All users with PK-232's and PK-87's can use the MBX command inthe following manner with the NET/ROM nodes. Normally, MBX call1 monitors packets being sent by "call1",such as from a BBS, etc. MBX call1,call2 monitors just text being exchanged between those two stations. (Presumablyit should also prevent other packets from being included which were being sent to other stations, but for somereason other packets find their way to the display with W6IXU multibox.) With the NET/ROM nodes going up, here'ssome info for using MBX for proper monitoring:If the user is local and going to another user with just the one local node, use local-15,remote. For instance,WB6WKB is using the node W6AMT-3 to get to WB6SAN, the node will be using WB6WKB-15 to talk to WB6SAN. The MBXshould be set to WB6WKB-15,WB6SAN. If WB6WKB is talking up the network to someone else, use the node's callsigninstead, since it's whom WB6WKB is actually talking to. In this case, set MBX WB6WKB,W6AMT-3 (assuming W6AMT-3is the node involved and WB6WKB is visible to you). Internode exchanges and transmissions from the node to otherstations are not shown. It's the next best thing to being the connectee! MBX does not work on two callsigns whichare not connected to each other, so you can't follow two BBS's simultaneously.Otherwise, I've found it very useful, many times saving me the hassle of having to connect to read the newest messagesor to download the latest Pathefinder or Gateway.
PK232 Mods for AMTOR ARQHave you ever attempted to work AMTOR 'ARQ' with software that does not give you split screen?. Well for examplewhen using the TRS-100, or 200 or the APPLE 2E, and compatibles that have no software which allows you to splitthe screen.There is a modification in the april issue of QST, page 28 regarding the - ECHO AS SENT- (EAS) command, which isudes in the AMTOR mode to allow you to see on the screen the buffer that is being transmited, as well as echoingback what the other station has acknowledged.This can be done with the (EAS) CMD, but once the command is turned on there is no way to turned it off in themiddle of the QSO. If the (EAS) is left on during the QSO, there is a tremendous amount of confusion on the screen,which can drive you crazy.Therefore the only way to turn off the command is with a switch installed on the PK-232.If you read the article by AD7I which attempts to explain his modification, it can also drive you crazy. The schematicshown in the article is fine, but he fails to explain that the whole thing is as simple as installing a switch,one lug of the switch connected to R-179 (THE END CLOSEST TO U-7, PIN 7) not closest to U1, PIN 7 as indicatedin the article. There is a typographical error on the top line of paragraph 3 on PAGE 29. So be careful becauseyou're not going to find R-179 near U1 on the PK-232 board.The use of the comparator circuit shown in the article was used in order to avoid drilling a hole in the frontpanel of the 232, but in fact you don't have to drillI a hole to install the switch. The switch can beinstalled in a very small plastic box, and simply attached to the 232 cabinet by tape or VELCRO.I read the article 10 TIMES, and started to build the comparator circuit, when I decided to read it again, becausethere was some confusion. Then buried in the text, there is one small paragraph that clarifies it all.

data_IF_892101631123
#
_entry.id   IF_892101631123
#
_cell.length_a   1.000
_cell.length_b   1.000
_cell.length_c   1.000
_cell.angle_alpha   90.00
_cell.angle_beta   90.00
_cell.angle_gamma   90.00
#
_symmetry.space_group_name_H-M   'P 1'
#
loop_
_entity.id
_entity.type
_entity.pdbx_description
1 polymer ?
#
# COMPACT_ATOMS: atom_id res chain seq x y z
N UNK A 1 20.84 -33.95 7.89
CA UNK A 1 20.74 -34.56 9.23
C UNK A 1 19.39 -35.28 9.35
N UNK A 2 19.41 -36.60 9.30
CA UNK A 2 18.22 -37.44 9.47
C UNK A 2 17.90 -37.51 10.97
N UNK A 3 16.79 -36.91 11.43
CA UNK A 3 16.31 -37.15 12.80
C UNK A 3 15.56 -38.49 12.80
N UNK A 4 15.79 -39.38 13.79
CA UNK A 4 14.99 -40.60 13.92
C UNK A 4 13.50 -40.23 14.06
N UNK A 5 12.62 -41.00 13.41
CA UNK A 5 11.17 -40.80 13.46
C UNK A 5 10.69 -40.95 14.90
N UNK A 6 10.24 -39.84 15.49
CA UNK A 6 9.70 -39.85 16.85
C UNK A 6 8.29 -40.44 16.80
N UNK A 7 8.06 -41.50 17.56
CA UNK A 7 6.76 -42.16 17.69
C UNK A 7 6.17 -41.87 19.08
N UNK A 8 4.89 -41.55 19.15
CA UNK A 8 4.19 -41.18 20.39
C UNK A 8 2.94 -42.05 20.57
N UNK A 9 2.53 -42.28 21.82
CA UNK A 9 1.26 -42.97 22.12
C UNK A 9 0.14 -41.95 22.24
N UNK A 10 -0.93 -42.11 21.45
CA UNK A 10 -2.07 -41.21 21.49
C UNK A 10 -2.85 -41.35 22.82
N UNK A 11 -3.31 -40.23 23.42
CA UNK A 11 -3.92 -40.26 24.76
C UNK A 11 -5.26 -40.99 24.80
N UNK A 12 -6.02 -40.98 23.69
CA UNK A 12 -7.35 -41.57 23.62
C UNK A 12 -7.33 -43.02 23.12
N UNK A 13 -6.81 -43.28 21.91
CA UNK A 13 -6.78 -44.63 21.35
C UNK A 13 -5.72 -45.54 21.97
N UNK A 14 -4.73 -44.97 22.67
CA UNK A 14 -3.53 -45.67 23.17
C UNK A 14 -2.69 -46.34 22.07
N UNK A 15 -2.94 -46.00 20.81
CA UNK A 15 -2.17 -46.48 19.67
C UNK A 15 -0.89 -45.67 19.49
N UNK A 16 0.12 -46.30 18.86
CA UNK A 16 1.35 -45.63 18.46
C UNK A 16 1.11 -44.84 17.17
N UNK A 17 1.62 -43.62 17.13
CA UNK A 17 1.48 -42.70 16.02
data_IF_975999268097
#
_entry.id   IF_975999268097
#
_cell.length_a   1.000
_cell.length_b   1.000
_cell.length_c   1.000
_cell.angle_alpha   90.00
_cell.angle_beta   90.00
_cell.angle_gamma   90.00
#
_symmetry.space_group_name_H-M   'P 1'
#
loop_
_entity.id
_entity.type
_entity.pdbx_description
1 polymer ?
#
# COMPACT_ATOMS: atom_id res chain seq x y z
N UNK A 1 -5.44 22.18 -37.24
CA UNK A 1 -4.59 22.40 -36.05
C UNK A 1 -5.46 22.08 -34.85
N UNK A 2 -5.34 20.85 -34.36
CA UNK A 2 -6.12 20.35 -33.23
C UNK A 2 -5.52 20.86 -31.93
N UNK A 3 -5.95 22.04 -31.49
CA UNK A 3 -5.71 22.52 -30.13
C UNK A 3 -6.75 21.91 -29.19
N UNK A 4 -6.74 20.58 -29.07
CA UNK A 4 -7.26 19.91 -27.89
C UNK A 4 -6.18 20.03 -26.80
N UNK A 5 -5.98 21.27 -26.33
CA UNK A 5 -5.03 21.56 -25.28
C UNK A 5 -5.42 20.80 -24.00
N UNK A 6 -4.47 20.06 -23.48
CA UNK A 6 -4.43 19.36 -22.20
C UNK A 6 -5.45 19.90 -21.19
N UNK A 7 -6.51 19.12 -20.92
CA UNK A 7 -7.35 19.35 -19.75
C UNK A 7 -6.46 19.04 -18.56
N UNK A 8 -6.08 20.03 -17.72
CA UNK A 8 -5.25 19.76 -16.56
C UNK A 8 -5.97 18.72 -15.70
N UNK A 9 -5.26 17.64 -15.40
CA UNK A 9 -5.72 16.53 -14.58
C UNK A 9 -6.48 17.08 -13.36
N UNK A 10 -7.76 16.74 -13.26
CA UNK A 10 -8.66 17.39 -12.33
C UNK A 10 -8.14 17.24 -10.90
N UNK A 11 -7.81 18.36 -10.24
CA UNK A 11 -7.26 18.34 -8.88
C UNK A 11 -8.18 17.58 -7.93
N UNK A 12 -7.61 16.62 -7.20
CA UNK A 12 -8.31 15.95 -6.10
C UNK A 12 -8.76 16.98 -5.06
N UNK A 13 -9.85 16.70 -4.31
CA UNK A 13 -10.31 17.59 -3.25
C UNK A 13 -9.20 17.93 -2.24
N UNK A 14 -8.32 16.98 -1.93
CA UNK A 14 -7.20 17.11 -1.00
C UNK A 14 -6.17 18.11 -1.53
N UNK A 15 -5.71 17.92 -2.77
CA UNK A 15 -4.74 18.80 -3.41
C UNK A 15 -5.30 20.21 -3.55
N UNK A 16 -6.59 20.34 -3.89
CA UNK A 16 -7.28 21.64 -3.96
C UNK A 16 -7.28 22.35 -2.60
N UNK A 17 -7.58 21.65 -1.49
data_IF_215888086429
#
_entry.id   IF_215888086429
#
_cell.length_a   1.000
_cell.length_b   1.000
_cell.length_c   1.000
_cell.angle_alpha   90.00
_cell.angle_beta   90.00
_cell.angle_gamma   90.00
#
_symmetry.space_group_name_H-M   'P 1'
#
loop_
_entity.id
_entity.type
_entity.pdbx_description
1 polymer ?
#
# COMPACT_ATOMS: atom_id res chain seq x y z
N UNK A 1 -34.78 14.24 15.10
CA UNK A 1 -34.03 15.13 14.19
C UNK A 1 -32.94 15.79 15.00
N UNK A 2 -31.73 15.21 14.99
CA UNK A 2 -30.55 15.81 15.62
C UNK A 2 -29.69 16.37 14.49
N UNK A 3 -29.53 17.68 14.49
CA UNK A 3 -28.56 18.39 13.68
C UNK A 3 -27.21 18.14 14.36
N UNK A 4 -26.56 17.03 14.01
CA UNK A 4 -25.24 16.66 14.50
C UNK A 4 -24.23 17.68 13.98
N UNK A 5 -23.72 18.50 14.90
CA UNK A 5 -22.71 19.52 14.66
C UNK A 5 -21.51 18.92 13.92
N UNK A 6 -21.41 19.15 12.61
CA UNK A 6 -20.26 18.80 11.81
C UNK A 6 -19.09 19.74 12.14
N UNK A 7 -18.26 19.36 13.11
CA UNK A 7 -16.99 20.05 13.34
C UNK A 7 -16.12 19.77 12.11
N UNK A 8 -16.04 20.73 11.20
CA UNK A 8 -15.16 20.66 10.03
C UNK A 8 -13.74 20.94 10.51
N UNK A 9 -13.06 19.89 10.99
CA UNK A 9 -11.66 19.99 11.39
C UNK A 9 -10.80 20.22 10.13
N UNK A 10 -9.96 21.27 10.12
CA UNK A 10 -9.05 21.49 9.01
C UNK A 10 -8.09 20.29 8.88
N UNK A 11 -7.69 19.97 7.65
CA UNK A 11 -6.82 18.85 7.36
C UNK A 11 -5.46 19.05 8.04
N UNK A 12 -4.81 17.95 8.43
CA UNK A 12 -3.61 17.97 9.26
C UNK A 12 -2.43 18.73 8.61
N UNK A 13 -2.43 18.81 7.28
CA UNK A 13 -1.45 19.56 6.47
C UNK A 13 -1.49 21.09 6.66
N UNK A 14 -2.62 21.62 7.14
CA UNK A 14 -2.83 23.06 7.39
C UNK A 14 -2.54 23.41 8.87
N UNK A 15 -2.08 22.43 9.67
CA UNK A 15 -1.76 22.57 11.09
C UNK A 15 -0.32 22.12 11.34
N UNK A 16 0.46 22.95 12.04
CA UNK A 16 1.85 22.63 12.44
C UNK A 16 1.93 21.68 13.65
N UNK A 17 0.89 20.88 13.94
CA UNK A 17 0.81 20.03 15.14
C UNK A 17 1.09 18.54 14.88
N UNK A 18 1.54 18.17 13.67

this should read...If you want to install a switch instead of building the comparator circuit, just simply wire a SPST toggle switchto R-179 (THE END CLOSEST TO U7, PIN 7) and connect the other lug of the switch to R-135 (THE END CLOSEST TO U5)and that's all there is to it.So if you are using AMTOR with a terminal program that has no split screen this MOD is excellent. My thanks toAD7I who wrote the article, but perhaps QST did some editing and the whole thing became very CONFUSING.at least it appeared to me that way.
This little piece of software could be of some help to those PK-232users who feel tired by lack of hardware clock on their otherwise fine units.This program is VERY SIMPLE and does just plain transfer of the time and date (not necessarily UTC though) fromyour computer to your PK. It is meant to be called from your AUTOEXEC.BAT file before you call the communicationsprogram you use, i.e. PROCOMM.I wrote it in BASIC, but you may compile it to get a "pure EXEcutable" file.Here it is:10 OPEN "COM1: 9600,N,8,1,CS,DS,CD" AS #115 T$=TIME$:D$=DATE$20 HOUR$=LEFT$(T$,2)25 MINUTE$=MID$(T$,4,2)30 SECOND$=RIGHT$(T$,2)35 MONTH$=LEFT$(D$,2)40 DAY$=MID$(D$,4,2)45 YEAR$=RIGHT$(D$,2)50 PRINT #1, "DA ";YEAR$;MONTH$;DAY$;HOUR$;MINUTE$;SECOND$55 CLOSE #160 SYSTEMBefore you type this in, modify line 10 to match settings of your PK-232 (i.e. look up Line Settings if you usePROCOMM). Also mind COM1 used. Save it as PK_CLOCK.BAS, for example. Then add somewhere to your AUTOEXEC.BAT the following:...BASICA PK_CLOCK (or just PK_CLOCK if you compiled it to PK_CLOCK.EXE)...You will have to specify the path to BASICA.COM and PK_CLOCK.BAS, of course.Now, each time you turn your HI-TECH stuff on you will enjoy this little comfort of allowing the computer to tellthe PK-232 what time it is, hi. 2b1af7f3a8